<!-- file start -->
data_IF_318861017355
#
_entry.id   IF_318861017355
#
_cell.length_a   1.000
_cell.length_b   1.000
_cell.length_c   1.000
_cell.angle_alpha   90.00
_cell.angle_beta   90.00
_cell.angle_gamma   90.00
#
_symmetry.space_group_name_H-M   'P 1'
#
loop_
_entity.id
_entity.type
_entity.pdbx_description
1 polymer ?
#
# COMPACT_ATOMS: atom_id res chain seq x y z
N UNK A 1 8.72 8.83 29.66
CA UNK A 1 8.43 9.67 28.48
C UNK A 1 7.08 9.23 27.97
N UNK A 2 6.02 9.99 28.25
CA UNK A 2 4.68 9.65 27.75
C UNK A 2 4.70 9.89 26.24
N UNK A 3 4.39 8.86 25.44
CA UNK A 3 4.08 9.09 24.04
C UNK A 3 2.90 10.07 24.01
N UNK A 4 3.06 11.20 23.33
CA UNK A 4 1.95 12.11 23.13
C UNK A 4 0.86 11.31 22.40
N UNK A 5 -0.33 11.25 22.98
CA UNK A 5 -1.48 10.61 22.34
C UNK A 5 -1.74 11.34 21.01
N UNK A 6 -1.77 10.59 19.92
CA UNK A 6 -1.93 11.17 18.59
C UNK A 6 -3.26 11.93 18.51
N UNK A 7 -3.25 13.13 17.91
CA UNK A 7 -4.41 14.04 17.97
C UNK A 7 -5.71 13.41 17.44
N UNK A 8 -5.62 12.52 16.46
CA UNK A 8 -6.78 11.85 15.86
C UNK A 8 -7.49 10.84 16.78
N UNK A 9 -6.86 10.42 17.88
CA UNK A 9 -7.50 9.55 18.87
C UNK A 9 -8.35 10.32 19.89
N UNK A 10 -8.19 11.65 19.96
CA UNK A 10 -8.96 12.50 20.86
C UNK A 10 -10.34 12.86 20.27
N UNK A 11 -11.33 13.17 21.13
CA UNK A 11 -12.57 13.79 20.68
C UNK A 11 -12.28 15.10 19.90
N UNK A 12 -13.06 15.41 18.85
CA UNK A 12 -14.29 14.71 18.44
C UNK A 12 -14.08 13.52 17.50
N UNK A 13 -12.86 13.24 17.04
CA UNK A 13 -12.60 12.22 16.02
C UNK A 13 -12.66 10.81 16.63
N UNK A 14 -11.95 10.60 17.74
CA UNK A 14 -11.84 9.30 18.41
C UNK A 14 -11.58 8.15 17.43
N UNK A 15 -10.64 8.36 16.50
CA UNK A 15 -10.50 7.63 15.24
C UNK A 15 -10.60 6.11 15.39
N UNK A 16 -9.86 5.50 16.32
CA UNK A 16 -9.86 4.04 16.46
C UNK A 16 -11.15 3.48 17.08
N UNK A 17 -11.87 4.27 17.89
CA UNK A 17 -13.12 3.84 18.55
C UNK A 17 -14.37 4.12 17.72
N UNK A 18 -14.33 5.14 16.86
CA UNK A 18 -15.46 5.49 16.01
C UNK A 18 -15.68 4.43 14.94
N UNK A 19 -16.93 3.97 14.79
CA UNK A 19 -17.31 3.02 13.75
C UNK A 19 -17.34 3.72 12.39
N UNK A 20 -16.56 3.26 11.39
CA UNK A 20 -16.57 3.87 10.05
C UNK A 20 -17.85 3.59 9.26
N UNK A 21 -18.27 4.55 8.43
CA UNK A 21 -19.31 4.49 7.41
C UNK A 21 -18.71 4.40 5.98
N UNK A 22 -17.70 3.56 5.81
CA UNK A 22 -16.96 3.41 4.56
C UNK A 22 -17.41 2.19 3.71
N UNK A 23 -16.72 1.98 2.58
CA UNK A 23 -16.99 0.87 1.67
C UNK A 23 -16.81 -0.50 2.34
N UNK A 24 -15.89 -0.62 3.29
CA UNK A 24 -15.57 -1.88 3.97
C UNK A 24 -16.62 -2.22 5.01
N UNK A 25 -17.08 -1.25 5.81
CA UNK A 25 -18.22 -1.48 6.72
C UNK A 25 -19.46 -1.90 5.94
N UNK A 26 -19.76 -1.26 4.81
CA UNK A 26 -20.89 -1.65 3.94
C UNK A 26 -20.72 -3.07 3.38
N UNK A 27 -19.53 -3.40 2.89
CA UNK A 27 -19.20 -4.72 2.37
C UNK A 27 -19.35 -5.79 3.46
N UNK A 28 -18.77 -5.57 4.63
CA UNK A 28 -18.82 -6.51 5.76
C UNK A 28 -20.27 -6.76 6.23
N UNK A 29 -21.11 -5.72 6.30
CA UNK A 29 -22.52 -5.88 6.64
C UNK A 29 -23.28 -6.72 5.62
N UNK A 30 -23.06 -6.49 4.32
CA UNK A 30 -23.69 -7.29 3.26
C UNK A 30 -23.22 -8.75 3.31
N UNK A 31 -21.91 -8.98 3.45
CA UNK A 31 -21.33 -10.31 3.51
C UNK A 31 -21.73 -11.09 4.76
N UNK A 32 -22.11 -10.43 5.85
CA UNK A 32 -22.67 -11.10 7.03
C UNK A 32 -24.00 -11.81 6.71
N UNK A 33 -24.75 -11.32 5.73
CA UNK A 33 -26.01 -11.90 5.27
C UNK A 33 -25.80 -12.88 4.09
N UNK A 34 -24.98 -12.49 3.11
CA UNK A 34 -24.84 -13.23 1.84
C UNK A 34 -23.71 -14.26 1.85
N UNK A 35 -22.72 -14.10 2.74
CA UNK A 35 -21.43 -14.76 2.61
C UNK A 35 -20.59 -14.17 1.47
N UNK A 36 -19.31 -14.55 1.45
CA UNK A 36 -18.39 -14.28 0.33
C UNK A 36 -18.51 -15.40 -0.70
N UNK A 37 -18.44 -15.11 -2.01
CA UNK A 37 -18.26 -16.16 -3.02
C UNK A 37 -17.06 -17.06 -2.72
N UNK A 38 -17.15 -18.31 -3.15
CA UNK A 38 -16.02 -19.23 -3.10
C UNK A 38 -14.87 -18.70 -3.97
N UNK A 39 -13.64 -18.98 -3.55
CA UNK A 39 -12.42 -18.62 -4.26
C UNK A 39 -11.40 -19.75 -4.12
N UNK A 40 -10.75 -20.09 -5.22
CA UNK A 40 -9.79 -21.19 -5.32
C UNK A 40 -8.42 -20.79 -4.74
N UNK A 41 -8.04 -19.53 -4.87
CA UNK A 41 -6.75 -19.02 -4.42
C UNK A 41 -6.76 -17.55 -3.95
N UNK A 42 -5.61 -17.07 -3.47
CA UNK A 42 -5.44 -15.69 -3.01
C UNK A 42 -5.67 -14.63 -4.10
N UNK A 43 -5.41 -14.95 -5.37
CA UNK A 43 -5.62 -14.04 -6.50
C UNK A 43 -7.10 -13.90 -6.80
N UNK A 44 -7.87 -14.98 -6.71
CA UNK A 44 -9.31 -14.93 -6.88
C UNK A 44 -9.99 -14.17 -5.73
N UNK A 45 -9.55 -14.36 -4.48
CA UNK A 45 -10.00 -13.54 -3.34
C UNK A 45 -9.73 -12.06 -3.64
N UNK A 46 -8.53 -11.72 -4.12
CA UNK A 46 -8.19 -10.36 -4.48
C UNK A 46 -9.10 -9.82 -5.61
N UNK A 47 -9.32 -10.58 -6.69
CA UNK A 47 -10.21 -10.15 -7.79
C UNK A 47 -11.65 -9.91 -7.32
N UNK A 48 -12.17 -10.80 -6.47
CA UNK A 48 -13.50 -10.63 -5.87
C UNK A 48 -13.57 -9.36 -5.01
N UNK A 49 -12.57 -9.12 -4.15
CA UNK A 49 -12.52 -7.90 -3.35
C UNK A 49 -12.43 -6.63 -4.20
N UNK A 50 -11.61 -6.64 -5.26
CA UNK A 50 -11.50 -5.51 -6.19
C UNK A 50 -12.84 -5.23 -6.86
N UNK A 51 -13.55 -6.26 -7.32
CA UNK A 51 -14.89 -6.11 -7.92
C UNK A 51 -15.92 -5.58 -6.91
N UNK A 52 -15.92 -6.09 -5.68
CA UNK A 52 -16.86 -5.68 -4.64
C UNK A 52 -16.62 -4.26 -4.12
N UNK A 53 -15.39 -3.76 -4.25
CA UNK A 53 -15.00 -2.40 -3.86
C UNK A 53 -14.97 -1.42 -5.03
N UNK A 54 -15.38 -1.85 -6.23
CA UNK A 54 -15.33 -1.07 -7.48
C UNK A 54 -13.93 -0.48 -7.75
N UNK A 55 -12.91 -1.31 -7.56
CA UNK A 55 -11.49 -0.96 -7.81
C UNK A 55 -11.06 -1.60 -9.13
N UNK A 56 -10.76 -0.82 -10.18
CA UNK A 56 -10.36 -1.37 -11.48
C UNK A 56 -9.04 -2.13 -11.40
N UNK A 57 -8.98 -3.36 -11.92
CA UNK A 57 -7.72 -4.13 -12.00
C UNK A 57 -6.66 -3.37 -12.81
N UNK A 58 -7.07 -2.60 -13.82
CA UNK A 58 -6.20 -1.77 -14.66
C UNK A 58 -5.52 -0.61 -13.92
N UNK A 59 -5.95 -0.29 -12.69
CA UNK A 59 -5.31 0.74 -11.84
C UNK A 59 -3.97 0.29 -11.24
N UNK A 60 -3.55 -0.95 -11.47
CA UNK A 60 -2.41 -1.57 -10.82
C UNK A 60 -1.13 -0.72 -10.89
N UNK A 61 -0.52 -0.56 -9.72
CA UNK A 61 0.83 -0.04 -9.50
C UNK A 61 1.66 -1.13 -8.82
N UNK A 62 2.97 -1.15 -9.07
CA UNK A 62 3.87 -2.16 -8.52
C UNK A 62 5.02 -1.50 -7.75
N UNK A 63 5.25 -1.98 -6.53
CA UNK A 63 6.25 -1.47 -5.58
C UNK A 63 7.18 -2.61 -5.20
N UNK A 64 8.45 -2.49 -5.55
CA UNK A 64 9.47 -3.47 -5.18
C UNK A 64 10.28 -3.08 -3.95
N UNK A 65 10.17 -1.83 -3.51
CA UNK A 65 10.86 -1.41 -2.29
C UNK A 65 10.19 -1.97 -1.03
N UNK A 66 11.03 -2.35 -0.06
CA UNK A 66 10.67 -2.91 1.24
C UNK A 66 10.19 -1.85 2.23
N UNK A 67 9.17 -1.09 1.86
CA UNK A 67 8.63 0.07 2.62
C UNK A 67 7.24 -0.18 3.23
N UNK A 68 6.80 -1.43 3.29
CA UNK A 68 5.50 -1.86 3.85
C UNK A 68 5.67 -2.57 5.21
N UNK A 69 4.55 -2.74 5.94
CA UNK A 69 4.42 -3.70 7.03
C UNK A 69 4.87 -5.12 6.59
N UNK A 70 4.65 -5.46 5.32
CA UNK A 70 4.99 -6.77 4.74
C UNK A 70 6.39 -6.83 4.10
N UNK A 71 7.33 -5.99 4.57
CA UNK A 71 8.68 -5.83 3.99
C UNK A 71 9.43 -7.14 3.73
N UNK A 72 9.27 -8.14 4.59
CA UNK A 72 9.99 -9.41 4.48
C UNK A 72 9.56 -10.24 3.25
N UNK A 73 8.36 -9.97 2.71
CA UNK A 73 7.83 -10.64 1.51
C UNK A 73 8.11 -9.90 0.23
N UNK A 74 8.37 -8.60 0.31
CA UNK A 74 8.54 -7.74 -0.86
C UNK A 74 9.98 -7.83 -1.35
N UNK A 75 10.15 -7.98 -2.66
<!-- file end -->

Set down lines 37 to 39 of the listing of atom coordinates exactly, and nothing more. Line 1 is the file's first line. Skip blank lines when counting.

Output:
CA UNK A 6 -1.93 11.17 18.59
C UNK A 6 -3.26 11.93 18.51
N UNK A 7 -3.25 13.13 17.91